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Jørn Utzon’s ‘Descriptive Narrative’ : an approach to space at the Sydney Opera House
chapterposted on 2017-12-06, 00:00 authored by S Dwyer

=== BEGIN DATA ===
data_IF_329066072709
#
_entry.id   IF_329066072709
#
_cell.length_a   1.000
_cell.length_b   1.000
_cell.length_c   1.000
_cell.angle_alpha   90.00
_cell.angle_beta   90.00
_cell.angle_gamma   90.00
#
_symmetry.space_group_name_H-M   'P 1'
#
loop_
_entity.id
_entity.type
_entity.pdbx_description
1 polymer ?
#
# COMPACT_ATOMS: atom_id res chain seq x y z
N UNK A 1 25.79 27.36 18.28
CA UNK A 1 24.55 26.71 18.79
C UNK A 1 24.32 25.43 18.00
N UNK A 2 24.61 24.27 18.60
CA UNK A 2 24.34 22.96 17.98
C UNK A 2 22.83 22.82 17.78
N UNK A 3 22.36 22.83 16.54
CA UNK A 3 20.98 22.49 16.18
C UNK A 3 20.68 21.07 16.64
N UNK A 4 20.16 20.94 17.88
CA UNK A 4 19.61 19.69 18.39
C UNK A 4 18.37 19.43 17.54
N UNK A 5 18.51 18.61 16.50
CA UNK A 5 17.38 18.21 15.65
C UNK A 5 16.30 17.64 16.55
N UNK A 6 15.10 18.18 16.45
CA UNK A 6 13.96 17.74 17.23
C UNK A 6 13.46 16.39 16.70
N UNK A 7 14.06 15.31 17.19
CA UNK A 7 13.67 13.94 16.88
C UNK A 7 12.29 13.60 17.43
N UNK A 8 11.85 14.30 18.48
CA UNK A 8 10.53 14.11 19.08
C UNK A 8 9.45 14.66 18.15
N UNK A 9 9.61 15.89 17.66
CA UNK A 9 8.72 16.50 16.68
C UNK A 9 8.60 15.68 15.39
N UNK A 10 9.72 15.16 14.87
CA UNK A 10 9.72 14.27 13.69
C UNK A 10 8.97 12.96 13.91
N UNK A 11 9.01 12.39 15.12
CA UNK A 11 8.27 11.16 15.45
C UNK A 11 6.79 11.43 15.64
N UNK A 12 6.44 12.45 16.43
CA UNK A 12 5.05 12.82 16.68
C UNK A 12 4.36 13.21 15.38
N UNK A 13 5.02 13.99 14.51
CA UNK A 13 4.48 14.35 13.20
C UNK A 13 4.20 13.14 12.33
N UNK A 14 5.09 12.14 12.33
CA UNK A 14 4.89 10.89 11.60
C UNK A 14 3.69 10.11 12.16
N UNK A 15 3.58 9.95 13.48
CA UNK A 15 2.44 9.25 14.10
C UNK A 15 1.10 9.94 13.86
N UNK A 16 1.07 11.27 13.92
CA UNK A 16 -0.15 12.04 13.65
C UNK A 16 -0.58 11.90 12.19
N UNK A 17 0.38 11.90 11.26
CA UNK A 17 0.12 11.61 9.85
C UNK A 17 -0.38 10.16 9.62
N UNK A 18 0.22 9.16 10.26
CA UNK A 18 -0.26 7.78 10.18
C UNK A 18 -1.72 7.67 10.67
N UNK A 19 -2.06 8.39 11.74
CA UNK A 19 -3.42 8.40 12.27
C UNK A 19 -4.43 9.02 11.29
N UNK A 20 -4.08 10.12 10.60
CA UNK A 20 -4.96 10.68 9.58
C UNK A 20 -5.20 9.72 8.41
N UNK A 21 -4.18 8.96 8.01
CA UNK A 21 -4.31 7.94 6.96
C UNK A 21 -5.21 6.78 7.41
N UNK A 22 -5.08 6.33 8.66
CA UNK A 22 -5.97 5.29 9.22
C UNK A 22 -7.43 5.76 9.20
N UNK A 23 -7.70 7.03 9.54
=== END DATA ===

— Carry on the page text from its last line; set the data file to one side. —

The Sydney Opera House, one of the world’s most recognisable buildings, is situated on Bennelong Point: located at the northern end of the commercial district of Sydney, Australia’s biggest city. This space, jutting out onto the harbour, is dominated by the physical structure of the building’s exterior which consists predominantly of a heavy granite base and the, seemingly, lightweight soaring shells. There is, however, another aspect to space on this site that is rarely considered: that generated by the illumination of both the delineated physical spaces and the spaces that are ‘created’ by the various lighting designs deployed across the built structure and the areas that surround it. This chapter will utilise Jørn Utzon’s ‘Descriptive Narrative’ – written to capture the conception of the building as the architect viewed it in his mind – as a springboard to examine the illumination of the Sydney Opera House, and how lighting creates and defines the internal and external spaces at a very complex performing arts centre, as well as supports the illumination of these areas. Drawing on the disciplines of architecture, lighting design and the performing arts, this chapter will examine the illumination and the important, although often neglected, role lighting plays to reinforce the metaphysical journey outlined in the ‘Descriptive Narrative’: a journey that patrons take as they move through various spaces between their arrival at the Sydney Opera House and their attendance of a performance.